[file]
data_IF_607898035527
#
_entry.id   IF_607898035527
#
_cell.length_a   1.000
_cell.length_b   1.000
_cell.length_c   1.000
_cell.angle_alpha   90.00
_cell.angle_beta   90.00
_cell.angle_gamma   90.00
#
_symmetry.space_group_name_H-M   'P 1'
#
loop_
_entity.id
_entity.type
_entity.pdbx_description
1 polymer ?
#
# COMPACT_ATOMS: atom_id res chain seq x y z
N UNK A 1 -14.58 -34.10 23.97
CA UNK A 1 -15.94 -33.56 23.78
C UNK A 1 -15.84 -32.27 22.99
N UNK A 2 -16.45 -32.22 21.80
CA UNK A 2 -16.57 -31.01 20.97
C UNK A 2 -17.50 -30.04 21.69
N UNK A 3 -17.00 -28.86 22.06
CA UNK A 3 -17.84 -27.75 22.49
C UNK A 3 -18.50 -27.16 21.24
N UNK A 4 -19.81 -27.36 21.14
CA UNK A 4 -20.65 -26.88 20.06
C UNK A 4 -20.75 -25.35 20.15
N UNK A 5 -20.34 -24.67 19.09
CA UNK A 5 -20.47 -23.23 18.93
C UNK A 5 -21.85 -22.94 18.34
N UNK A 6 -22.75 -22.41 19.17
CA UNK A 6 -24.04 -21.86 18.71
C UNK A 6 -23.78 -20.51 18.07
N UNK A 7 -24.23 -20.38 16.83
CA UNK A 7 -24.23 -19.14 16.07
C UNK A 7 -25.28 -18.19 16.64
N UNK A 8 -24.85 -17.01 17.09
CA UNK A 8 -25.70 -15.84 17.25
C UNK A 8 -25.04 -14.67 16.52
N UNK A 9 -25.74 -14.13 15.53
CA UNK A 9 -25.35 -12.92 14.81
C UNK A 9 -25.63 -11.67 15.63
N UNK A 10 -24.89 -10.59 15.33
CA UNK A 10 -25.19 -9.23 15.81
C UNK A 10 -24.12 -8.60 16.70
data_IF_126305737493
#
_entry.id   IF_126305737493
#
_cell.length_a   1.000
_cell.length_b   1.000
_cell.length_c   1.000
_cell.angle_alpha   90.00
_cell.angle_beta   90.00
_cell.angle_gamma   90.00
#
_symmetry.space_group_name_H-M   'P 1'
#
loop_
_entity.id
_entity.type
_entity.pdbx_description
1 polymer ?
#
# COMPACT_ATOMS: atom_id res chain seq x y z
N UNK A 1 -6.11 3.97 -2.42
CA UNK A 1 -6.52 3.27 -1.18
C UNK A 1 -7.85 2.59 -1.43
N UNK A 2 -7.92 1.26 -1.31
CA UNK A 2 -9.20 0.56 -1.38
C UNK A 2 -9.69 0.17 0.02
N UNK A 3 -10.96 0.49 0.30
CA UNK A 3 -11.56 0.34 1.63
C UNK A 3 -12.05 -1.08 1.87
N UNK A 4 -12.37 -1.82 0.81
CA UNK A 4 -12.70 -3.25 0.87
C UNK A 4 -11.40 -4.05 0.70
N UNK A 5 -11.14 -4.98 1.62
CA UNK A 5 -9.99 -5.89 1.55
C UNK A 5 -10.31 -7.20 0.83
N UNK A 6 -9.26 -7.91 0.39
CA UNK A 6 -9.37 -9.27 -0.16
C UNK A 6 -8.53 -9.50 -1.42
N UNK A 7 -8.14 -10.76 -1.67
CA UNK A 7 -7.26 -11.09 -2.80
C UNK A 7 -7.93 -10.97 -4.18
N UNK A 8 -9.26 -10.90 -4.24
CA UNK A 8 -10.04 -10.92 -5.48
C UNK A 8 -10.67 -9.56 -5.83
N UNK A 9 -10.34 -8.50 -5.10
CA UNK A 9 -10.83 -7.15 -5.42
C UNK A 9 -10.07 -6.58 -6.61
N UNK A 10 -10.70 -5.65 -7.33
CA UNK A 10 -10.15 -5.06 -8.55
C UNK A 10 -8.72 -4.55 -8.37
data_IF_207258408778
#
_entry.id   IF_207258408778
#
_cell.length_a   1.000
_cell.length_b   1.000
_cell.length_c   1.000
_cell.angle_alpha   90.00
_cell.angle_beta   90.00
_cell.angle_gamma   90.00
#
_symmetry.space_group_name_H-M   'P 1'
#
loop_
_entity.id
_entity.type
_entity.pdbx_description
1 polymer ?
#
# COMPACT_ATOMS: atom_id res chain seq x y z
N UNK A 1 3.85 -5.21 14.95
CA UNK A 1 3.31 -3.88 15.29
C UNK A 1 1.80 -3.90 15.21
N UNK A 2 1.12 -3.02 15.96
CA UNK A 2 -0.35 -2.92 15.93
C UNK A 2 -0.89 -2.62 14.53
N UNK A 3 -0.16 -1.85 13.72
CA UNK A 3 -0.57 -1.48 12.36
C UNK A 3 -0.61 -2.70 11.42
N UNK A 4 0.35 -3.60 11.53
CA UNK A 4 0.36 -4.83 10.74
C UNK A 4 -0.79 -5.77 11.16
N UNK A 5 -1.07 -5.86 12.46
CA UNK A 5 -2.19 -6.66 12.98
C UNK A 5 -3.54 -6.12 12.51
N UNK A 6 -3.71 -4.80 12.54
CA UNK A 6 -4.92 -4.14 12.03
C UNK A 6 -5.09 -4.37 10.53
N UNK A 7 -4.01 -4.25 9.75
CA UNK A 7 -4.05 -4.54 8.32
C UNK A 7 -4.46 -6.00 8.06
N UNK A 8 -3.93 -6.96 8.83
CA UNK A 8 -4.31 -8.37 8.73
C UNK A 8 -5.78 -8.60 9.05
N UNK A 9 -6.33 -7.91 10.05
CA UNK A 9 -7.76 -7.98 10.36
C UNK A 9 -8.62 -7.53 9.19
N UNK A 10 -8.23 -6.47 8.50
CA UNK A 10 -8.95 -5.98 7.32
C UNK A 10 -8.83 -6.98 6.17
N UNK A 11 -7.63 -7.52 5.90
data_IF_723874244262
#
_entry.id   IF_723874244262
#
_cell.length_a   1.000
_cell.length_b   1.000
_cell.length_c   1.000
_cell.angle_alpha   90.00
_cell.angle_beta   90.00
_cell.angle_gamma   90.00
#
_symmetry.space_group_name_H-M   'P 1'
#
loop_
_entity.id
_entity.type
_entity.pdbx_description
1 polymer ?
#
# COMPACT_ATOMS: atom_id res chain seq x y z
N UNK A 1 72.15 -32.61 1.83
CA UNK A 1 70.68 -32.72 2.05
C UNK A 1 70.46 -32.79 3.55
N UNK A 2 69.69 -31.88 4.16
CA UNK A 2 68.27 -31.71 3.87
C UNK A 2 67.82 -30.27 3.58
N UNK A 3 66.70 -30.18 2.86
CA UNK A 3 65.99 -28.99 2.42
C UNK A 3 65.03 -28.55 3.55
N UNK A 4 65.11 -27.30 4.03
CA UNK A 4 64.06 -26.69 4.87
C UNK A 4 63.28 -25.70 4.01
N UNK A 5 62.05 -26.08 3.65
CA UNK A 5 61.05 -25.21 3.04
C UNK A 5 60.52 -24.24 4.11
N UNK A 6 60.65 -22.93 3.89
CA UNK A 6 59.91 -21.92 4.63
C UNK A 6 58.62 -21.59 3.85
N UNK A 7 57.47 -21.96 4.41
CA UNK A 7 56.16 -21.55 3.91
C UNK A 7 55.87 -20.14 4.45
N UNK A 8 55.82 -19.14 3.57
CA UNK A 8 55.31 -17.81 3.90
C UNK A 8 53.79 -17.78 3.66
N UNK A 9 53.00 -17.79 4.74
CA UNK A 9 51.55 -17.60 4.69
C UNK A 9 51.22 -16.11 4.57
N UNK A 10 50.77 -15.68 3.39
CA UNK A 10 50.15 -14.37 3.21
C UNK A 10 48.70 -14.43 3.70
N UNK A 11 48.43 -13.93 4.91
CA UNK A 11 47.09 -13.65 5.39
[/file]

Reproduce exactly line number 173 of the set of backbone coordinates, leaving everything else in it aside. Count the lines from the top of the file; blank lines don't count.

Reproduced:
CA UNK A 1 70.68 -32.72 2.05